The role of neutrophils as key players in the regulation of innate and adaptive immune responses is increasingly being recognized.We report that human neutrophils establish a network with both natural killer (NK) cells and 6-sulfo LacNAc+ dendritic cells (slanDCs), which ultimately serves to up-regulate NK-derived interferon γ (IFNγ). This network involves direct reciprocal interactions and positive amplification loops mediated by cell-derived cytokines. Accordingly, we show that after lipopolysaccharide + interleukin-2 (IL-2) or IL-15/IL-18 stimulation, neutrophils directly interact with and potentiate the activity of both slanDCs and NK cells. On the one hand, neutrophils augment the release of IL-12p70 by slanDCs via a CD18/ intercellular adhesion molecule-1 (ICAM-1) interaction that stimulates activated NK cells to produce IFNγ. IFNγ further potentiates the interaction between neutrophils and slanDCs and the release of slanDC-derived IL-12p70, thus creating a positive feedback loop. On the other hand, neutrophils directly costimulate NK cells via CD18/ ICAM-3, leading to the production of IFNγ. Colocalization of neutrophils, NK cells, and slanDCs, as well as of IL-12p70 and IFNγ, in inflamed tissues of Crohn disease and psoriasis provides strong evidence for a novel cellular and cytokine cooperation within the innate immune system in which neutrophils act as amplifiers of NK cell/slanDC-mediated responses.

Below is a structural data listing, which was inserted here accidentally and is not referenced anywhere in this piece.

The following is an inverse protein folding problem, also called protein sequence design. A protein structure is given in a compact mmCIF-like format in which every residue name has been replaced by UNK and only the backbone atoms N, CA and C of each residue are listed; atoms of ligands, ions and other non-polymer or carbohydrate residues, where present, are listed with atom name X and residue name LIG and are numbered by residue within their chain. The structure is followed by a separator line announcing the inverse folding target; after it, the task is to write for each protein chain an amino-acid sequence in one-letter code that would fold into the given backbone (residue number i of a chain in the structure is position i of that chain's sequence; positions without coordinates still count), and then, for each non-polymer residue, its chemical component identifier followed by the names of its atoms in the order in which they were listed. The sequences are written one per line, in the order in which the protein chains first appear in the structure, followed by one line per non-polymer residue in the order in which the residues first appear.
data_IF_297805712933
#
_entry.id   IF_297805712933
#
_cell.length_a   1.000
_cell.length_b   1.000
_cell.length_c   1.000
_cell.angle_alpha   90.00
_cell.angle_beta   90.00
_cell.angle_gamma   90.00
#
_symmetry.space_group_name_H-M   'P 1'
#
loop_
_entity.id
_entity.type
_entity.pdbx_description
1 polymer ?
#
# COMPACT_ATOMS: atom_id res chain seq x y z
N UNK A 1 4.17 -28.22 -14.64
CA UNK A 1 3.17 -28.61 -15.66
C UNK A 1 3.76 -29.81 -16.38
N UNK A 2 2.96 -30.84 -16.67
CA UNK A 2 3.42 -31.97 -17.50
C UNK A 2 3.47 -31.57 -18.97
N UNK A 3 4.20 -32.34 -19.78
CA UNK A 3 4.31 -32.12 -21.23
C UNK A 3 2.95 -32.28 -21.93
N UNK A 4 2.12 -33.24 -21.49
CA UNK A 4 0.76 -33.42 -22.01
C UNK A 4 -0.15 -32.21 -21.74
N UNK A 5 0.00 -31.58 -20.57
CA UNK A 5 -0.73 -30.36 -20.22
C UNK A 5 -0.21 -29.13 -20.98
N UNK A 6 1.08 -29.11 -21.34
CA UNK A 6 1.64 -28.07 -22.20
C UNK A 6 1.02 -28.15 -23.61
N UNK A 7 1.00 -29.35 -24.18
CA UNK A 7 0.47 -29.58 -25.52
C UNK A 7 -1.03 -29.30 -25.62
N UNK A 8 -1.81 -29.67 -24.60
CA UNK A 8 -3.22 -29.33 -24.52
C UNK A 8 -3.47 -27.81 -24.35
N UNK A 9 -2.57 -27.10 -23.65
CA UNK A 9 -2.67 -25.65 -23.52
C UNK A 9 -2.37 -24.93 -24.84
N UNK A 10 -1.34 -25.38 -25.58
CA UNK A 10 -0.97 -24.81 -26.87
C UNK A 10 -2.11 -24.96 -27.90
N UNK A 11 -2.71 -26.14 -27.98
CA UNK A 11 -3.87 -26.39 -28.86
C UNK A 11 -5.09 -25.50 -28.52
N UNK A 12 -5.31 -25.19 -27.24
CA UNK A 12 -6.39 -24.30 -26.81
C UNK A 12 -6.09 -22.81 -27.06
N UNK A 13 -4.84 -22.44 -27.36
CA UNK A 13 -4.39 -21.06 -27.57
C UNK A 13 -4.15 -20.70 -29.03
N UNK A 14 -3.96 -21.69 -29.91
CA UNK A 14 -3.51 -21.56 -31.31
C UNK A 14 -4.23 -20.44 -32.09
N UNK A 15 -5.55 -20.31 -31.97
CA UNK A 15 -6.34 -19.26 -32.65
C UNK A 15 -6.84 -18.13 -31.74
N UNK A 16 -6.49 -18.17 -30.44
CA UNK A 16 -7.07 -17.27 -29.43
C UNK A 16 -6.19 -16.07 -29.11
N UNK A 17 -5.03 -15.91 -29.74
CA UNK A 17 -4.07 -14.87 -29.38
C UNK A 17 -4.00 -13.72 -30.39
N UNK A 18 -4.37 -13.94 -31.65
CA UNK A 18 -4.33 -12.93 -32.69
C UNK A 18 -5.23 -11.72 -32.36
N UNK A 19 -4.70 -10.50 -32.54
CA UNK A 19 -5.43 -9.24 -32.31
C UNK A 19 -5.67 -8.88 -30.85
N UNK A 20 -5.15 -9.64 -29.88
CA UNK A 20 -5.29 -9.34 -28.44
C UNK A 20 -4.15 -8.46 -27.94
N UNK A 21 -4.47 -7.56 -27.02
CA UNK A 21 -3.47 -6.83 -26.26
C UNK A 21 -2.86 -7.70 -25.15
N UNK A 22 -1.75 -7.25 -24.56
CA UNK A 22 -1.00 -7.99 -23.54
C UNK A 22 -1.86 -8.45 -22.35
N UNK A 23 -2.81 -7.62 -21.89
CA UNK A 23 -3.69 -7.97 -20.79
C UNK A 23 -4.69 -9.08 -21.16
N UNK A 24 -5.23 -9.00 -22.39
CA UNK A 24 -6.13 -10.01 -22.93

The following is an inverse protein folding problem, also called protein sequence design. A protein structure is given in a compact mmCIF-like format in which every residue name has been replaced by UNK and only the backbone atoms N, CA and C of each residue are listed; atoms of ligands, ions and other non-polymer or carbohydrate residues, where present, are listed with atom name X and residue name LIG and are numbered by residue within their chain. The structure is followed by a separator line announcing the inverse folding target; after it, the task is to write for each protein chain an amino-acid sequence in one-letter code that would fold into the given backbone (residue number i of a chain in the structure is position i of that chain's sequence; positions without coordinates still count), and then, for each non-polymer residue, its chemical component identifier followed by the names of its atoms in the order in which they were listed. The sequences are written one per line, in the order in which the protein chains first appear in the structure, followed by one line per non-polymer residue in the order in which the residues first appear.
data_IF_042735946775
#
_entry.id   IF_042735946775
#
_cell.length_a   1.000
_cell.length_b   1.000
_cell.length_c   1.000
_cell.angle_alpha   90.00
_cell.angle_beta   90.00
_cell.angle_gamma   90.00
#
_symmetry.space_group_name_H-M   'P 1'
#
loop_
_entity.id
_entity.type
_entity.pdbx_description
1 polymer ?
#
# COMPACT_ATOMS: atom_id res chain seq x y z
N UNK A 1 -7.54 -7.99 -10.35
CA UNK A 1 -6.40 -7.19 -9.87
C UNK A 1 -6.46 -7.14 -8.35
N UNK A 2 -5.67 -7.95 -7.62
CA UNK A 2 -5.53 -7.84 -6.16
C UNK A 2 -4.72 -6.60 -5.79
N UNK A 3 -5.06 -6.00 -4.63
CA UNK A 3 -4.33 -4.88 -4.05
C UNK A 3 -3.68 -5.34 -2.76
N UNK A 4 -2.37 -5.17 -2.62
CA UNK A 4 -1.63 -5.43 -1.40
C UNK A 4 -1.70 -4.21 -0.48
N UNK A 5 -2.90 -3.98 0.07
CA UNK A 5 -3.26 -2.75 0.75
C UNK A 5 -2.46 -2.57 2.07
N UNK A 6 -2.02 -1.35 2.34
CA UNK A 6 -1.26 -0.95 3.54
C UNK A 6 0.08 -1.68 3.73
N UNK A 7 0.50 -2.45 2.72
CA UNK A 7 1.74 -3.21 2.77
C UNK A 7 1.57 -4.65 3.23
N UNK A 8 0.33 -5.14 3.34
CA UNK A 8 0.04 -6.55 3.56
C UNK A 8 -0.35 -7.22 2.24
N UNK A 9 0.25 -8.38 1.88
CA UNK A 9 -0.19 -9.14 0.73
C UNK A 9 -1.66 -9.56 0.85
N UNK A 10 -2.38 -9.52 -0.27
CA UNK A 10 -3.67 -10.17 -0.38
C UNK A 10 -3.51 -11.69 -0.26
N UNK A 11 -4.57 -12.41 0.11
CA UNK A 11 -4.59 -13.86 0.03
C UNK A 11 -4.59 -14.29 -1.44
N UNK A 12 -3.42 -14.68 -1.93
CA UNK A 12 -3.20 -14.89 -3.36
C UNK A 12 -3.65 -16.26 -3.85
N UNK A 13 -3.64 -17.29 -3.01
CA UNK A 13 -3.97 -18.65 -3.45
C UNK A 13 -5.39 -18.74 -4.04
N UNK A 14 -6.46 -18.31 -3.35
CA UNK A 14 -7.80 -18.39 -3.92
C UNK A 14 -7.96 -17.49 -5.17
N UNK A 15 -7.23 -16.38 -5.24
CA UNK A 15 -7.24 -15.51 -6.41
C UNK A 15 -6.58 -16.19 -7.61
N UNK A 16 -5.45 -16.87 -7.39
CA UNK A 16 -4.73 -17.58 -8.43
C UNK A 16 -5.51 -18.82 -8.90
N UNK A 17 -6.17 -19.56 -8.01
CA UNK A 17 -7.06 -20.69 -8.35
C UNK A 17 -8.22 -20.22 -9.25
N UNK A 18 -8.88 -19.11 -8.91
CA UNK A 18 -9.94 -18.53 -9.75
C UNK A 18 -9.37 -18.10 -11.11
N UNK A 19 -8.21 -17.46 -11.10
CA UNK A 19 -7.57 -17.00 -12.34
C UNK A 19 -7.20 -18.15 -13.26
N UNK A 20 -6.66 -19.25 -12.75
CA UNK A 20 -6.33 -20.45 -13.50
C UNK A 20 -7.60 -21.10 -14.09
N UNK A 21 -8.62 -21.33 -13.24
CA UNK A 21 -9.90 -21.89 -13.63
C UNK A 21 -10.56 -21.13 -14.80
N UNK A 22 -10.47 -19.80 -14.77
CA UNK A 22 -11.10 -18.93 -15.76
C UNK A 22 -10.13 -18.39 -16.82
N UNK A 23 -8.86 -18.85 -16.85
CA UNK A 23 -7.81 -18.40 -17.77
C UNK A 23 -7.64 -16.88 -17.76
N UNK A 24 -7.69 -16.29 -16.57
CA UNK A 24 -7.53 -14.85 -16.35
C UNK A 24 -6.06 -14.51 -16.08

ASJC Scopus subject areas
- Cell Biology